Windows 2003 End of Life – What Next?
Posted by Joe Nax on Apr 13, 2015
Windows 2003 End of Life – What Next?
Just as with Windows XP, Microsoft has announced another popular product that will go end of life (EOL) soon. Millions of servers still run Windows 2003 as their operating system. Your server has been humming along with little issue, so on July 14th, when this goes EOL, what does that actually mean to you and your business?
The biggest issue that will arise, may not be apparent until too late. Microsoft will no longer develop and release patches, bug fixes or security updates for the product. This can cause performance issues and major security gaps due to exploits from viruses and spyware. If you are wondering why patching is so important, I only have to remind you that both the Home Depot and Target breaches exploited a ten year old bug in Windows XP and that was before it went EOL. ‘Nuff said?
The next big issue relates to whether you are in a business that takes credit cards or in the healthcare industry. If so, you also risk industry compliance with PCI and HIPAA, respectively. Since these systems will no longer have security patches, they will not be compliant and in the case of an audit, you could lose your certifications.
Lastly, more than likely, if you are running a twelve year old operating system, you are running it on very old hardware. This is robbing you of performance and productivity. Today’s hardware has the ability to run multiple virtual machines on one server, providing better performance and utilizing less resources.
Convinced that you need to upgrade? You have options. If you need to have servers on premise due to performance, security, or other reasons, you can upgrade to Windows 2012 R2. In this operating system, you get improved virtual machine capabilities via Microsoft Hyper-V and it runs in 64 bit only. You can create, deploy and replicate virtual machines on the fly and in most cases without the need to order and wait for hardware to arrive and be configured. Once the virtual machine(s) are deployed, you can then move around your workloads and scale performance to your needs. When you are ready, Windows 2012 R2 also allows for easy migration of workloads to cloud services like Microsoft Azure, which is your next option.
Don’t want to spend precious capital budget on hardware? You can move your workload and data to cloud services like Amazon Web Services or Microsoft Azure. With both cloud services, you can get Infrastructure as a Service (IaaS), where the hardware is internet based, resources are shared, and your data is redundant across multiple machines – or data centers – depending on your needs. These services allow you to pay monthly as you go, scaling up and down as necessary, and are typically treated as OpEx expenses. Best thing about these solutions is that you never have to worry about patching or upgrading your hardware again. If you are still unsure about the IaaS offerings, think of them as Virtual Machines on the internet. With Microsoft Azure, you can also choose from Platform as a Service (PaaS), where you can get not just the hardware resources, but Microsoft SQL and other supporting applications. They also have offerings for cloud backups; think disaster recovery and business continuity, as well as mobile device management, information rights management, and identity management as part of the broader Azure offerings.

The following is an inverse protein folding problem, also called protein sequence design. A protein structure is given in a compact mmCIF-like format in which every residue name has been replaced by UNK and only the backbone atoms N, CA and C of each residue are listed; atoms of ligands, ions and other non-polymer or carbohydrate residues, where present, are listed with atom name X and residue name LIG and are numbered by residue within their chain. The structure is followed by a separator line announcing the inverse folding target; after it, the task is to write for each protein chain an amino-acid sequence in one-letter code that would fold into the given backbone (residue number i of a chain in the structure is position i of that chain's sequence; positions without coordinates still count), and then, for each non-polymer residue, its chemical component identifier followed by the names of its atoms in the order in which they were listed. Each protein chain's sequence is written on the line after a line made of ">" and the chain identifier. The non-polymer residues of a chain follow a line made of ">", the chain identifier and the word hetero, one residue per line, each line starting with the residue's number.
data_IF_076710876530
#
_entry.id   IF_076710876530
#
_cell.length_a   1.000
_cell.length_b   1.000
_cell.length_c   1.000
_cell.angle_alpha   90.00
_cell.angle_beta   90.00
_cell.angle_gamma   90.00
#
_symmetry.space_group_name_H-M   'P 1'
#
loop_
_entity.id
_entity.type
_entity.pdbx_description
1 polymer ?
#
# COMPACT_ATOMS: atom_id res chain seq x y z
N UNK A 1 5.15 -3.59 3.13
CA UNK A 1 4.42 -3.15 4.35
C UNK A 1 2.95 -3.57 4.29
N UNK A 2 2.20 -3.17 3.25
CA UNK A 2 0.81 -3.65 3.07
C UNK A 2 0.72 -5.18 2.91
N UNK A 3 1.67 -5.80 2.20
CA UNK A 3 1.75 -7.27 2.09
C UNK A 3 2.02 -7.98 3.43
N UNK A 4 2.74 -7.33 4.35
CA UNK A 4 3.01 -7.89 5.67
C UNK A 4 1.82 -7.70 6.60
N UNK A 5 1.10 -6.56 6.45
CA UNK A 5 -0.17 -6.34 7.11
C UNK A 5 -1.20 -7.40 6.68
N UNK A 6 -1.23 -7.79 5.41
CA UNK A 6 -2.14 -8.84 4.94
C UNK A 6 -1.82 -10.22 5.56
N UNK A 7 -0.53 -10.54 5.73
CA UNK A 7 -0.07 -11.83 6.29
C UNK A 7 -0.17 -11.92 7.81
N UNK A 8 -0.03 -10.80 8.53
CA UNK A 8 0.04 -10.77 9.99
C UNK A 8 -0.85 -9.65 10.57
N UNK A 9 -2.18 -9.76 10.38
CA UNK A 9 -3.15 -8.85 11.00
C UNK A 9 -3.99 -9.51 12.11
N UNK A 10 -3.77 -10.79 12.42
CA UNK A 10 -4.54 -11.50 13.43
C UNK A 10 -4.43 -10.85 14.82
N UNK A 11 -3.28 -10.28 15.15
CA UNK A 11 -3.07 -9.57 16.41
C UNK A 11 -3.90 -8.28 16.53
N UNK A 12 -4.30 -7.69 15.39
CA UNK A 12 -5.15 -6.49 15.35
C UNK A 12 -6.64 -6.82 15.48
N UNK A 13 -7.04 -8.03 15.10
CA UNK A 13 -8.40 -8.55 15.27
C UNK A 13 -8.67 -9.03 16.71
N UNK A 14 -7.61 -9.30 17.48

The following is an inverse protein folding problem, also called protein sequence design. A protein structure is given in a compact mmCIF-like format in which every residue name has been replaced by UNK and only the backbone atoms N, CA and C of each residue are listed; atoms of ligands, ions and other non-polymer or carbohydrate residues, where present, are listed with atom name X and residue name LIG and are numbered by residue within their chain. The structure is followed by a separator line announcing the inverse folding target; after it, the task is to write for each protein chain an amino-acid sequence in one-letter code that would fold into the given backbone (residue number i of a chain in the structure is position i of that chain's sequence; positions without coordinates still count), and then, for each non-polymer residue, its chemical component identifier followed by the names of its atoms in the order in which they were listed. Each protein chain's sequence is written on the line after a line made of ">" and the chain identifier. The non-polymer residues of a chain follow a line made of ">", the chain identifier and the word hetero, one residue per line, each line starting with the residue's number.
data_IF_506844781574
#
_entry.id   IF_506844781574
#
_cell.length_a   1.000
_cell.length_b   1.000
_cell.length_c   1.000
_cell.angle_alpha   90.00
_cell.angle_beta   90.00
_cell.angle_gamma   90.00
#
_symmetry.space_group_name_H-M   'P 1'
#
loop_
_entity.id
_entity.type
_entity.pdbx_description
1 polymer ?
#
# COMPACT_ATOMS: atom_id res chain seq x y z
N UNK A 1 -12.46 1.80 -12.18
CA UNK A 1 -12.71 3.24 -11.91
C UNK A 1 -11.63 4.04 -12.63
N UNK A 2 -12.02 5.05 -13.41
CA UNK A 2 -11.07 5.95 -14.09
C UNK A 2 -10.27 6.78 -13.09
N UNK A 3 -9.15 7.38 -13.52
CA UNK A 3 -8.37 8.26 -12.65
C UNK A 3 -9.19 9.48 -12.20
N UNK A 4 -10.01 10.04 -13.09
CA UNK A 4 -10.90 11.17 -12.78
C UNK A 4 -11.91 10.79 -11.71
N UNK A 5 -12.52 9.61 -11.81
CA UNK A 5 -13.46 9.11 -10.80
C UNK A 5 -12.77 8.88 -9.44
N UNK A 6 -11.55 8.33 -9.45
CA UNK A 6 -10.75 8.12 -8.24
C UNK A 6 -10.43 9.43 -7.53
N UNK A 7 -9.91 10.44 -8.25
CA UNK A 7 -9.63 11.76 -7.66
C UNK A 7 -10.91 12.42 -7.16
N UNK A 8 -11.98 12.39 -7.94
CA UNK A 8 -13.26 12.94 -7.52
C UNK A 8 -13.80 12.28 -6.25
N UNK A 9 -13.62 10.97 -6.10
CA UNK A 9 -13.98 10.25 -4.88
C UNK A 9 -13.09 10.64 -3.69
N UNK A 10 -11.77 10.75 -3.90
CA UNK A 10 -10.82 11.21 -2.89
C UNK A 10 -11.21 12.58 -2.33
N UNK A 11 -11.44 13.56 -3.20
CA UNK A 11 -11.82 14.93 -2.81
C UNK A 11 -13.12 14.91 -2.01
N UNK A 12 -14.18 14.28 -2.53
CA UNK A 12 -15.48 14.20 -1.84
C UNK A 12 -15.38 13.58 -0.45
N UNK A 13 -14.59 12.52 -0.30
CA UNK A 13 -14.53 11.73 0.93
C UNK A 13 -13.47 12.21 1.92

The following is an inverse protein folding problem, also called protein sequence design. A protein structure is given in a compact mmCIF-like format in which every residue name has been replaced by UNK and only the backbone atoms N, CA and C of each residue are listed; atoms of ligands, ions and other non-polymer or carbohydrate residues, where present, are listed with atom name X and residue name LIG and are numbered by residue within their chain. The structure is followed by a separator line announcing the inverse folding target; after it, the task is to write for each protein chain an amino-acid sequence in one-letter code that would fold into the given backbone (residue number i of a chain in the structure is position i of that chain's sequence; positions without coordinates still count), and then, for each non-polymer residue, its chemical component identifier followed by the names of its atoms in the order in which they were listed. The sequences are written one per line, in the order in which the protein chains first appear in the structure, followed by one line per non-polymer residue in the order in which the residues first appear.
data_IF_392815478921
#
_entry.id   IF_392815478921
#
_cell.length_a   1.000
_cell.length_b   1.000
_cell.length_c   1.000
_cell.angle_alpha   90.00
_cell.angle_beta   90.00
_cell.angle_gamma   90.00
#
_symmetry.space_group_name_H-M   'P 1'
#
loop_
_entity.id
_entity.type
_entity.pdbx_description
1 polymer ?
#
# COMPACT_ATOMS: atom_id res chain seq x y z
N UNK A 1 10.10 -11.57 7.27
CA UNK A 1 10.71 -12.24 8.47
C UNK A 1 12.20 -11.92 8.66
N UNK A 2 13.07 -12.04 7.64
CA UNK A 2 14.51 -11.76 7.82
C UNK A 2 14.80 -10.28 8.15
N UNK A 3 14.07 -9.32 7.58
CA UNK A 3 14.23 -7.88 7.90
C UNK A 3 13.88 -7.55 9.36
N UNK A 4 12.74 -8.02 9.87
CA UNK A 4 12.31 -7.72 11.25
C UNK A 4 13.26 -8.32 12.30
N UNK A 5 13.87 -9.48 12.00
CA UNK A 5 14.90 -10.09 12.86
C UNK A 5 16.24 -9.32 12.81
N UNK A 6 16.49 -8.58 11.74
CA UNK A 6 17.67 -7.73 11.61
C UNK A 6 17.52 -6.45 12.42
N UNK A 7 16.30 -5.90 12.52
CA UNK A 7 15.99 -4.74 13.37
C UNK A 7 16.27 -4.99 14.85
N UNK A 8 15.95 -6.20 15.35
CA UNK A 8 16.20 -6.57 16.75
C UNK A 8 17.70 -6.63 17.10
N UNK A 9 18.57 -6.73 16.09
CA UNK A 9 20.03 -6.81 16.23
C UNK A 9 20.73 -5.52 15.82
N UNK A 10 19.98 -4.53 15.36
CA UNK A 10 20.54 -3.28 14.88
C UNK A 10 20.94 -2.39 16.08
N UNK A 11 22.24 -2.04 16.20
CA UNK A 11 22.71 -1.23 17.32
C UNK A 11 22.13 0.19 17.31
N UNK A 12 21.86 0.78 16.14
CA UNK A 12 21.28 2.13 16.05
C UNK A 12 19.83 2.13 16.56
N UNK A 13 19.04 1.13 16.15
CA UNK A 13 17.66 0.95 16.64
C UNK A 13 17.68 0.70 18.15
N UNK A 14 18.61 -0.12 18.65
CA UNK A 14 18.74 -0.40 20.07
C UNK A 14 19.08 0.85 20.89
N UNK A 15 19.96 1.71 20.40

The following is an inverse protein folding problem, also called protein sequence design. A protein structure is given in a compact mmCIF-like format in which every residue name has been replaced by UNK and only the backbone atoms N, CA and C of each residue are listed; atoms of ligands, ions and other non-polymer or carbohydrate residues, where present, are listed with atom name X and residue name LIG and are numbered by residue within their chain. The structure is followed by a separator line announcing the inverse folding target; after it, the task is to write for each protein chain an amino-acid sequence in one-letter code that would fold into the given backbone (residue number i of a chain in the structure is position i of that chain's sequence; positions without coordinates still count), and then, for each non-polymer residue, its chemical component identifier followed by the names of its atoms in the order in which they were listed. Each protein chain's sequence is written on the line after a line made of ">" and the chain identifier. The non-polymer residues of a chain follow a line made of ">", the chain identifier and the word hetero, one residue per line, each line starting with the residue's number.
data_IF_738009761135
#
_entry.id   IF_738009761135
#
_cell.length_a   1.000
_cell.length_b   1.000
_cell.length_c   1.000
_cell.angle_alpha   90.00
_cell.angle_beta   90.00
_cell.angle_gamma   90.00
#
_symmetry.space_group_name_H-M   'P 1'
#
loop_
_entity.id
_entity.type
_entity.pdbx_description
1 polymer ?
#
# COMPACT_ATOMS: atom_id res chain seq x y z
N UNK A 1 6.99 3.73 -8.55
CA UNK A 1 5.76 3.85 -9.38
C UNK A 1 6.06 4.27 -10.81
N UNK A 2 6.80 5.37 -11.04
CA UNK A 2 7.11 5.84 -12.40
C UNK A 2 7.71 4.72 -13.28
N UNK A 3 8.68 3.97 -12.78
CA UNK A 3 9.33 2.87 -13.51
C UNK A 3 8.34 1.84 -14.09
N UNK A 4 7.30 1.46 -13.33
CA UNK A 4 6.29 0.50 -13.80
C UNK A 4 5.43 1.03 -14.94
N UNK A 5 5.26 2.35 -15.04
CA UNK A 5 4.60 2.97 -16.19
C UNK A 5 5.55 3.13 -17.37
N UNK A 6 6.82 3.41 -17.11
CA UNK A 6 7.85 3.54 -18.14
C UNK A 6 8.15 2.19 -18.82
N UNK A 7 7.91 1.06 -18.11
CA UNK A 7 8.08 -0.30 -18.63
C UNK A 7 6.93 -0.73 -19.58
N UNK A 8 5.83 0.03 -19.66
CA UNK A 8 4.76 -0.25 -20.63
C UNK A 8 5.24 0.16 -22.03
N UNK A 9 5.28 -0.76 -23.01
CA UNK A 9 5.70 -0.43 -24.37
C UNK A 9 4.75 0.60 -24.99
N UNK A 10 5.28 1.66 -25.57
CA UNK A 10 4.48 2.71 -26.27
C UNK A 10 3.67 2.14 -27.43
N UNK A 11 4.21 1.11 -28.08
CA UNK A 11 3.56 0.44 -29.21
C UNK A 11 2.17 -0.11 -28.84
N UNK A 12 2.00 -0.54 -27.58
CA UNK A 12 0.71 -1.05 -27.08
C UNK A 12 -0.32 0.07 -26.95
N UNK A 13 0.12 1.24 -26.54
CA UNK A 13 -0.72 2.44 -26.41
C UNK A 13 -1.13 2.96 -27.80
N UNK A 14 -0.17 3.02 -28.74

Whichever route you choose, make sure that you plan out the migrations carefully. You will need to evaluate the resource needs of each machine (virtual or physical). You also need to make sure that you have a working (read tested) backup of your data and the server system state, just in case anything goes wrong. Plan for enough downtime that you will not disrupt your business if something goes awry and you have to restore. Post migration, make sure you have a solid test plan to assure that not only can you get to the server, but all of the applications and permissions work as intended. Usually, you will want to invoke user acceptance testing in this part of the process as you don’t want to wonder why it all worked for you, but none of the users can get on first thing Monday morning. And last, but equally important, document everything. Anytime that you rebuild or migrate a server, application or service, it is the best time to create or update your documentation.
There are plenty of resources out in cyber space to help you in this endeavor. If we can be of service, please do not hesitate to contact Virtual Operations. We would like to be your technology partner and help your business succeed!
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